Parents well know the birthday-party appeal of inflatable trampolines, slides and bounce houses.

But it’s no picnic to learn your homeowners insurance won’t be much help should someone get hurt on an inflatable dragon slide in your front yard that’s been improperly installed or rented from a company that lacks valid commercial liability insurance.

In recent months, at least 10 inflatables have suddenly collapsed or been tossed skyward by high winds with kids onboard, according to the consumer site RideAccidents.com. In Arizona, two children were blown across three lanes of traffic. On New York’s Long Island, winds launched a trio of inflatables, sending 13 people to the hospital. Deaths, though infrequent, have occurred.

Don’t blame the inflatables, says Clyde Wagner, an equipment safety inspector for 40 years and president of the National Association of Amusement Ride Safety Officials, or NAARSO.

“There are no dangerous rides,” he says. “Dangerous operators, dangerous installers, yes — but the ride itself is not dangerous.”

Wagner says inflatables are engineered and manufactured “with safety as paramount.” Each comes with a safety handbook that includes tether, anchor and installation guidelines; weight limits; and safe operating protocols, including weather conditions to avoid.

Unfortunately, public oversight of the inflatable rental industry is spotty. “Not all states will inspect inflatables,” says Wagner. “There are probably eight to 10 that still have no state program.”

In states that have jurisdiction, inflatables are inspected along with roller coasters and other public amusement rides. Many counties and municipalities have enacted their own safety inspection programs.

“If there is jurisdiction, there is always some kind of certificate of operation that is affixed to the inflatable or blower motor,” Wagner says.

Trouble pops up where oversight is lax.

“Where there is no jurisdiction, there could very well be no insurance requirement,” Wagner says. “Insurance is a real issue with inflatables. There are bogus insurance companies everywhere that write bogus policies. In states with jurisdiction, they always cross-check their policies against the approved insurers in the state before they issue a certificate.”

Five years ago, John Clark, specialty lines manager for Thomco Insurance of Kennesaw, Ga., introduced an insurance policy called Fun Pro to inflatable operators across the country, one of many such surplus lines products. Fun Pro’s average annual premiums run $2,500 to $3,000 for $1 million liability, $2 million aggregate coverage for a small operator with four or five bounce houses, slides or rock walls.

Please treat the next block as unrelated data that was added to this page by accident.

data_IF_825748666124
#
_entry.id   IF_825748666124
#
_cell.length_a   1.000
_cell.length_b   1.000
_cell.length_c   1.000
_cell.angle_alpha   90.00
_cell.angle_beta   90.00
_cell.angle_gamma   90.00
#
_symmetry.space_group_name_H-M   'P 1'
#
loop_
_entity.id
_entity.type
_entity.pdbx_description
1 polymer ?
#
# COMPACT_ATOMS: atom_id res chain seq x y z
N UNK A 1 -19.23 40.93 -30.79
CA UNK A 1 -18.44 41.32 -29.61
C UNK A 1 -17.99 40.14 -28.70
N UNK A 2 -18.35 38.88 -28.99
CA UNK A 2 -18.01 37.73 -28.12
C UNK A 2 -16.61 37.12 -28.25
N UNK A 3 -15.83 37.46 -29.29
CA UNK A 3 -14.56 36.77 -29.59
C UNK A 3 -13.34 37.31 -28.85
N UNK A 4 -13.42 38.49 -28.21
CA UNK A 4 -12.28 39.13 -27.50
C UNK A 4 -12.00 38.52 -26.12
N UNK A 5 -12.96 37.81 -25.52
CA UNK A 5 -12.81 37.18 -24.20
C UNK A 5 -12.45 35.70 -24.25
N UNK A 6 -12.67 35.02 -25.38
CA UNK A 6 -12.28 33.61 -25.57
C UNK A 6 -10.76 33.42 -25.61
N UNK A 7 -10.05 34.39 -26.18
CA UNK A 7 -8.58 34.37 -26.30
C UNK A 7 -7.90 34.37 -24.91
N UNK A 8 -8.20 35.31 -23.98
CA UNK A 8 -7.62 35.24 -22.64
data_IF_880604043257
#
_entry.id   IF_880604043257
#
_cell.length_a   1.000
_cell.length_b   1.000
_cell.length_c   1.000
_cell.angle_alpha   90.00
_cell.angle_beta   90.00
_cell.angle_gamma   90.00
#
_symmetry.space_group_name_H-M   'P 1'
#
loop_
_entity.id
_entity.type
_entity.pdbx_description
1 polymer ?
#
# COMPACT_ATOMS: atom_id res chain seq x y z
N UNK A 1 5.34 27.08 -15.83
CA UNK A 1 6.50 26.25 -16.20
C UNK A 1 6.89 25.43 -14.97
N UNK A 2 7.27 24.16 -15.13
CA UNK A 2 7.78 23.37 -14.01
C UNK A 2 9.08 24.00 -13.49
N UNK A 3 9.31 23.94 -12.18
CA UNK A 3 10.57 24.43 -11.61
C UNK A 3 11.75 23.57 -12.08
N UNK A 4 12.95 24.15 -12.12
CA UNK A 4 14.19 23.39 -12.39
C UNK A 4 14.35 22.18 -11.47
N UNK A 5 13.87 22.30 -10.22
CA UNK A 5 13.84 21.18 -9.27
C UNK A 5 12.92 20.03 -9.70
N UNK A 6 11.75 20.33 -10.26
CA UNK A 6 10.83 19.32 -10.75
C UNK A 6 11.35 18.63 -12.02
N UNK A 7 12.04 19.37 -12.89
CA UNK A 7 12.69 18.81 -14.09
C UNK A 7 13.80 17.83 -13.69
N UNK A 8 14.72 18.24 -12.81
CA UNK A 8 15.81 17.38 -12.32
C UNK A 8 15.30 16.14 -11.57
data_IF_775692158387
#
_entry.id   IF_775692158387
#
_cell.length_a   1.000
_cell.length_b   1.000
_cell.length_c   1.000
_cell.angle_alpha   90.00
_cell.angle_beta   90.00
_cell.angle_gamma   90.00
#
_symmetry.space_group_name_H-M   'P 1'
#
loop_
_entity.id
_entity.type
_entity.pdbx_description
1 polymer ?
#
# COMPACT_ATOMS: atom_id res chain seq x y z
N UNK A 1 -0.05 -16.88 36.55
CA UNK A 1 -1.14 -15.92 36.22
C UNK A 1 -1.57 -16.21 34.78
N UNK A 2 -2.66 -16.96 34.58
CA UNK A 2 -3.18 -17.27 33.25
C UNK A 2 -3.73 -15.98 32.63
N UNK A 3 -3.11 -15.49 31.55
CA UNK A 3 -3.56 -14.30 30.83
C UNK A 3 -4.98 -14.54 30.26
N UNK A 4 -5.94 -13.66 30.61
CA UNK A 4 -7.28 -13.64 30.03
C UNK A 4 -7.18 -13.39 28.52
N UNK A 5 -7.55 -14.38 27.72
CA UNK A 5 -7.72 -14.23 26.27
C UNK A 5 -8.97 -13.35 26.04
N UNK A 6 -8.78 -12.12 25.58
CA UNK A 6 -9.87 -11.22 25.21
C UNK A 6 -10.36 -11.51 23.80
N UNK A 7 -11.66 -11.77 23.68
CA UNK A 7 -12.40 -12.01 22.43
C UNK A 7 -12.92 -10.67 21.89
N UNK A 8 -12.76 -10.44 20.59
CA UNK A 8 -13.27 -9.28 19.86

“You see the types of injuries you would expect: abrasions, sprained wrists, broken arms, twisted ankles,” Clark says. “It’s playground-type exposure. We haven’t had any deaths.”

What he has seen is growth.

“When the recession happened in 2008, we thought maybe we would see shrinkage, but we haven’t. In fact, the people who rent these have grown. I guess people who have lost their jobs go out and buy one of these and go into business. It is a little cheaper doing this than going to a Chuck E. Cheese’s,” he says.

Jeff McCarthy, manager of Harrington Insurance Agency in Cambridge, Mass., even flirted with buying a bounce house with his siblings to rent out to their large family.

“My brother saw two or three online for like $1,200 and he said we can pay it off in three or four rentals and then we own it,” he says. “I probably would have gone for it until my insurance mind kicked in.”

McCarthy realized a commercial insurance policy would not only be essential, but that it would also bust his budget. Unfortunately, he says, other operators choose to do without coverage.

“Most people don’t have insurance,” he says. “It’s the firefighter who bought one of these on eBay and rents it out for cookouts, and I bet my life they don’t have insurance.”

If someone gets hurt on one you’ve rented, don’t look for help from your homeowners insurance, he says. “Homeowners (insurance) obviously isn’t going to cover it if a bounce company came out, set it up and it blew away with five kids on it,” he says.

Wagner recommends these steps for worry-free inflatable fun:

  • Make sure your operator has a valid certificate of operation if your state regulates inflatables. You can find this by searching online for “amusement devices” on your city, county or state government site. Amusement ride inspection typically falls under the Department of Labor, Department of Agriculture or Department of Public Safety.
  • Make sure the rental company is insured, even where it’s not required by statute. Be sure the policy specifically covers inflatable amusement rides and that the limits are adequate.
  • Investigate the rental company’s safety record. States with jurisdiction maintain extensive records on training and accidents by certified operators.
  • Follow manufacturer safety guidelines. Do not allow adults on rides with children, as the weight difference frequently results in injuries.

More From Bankrate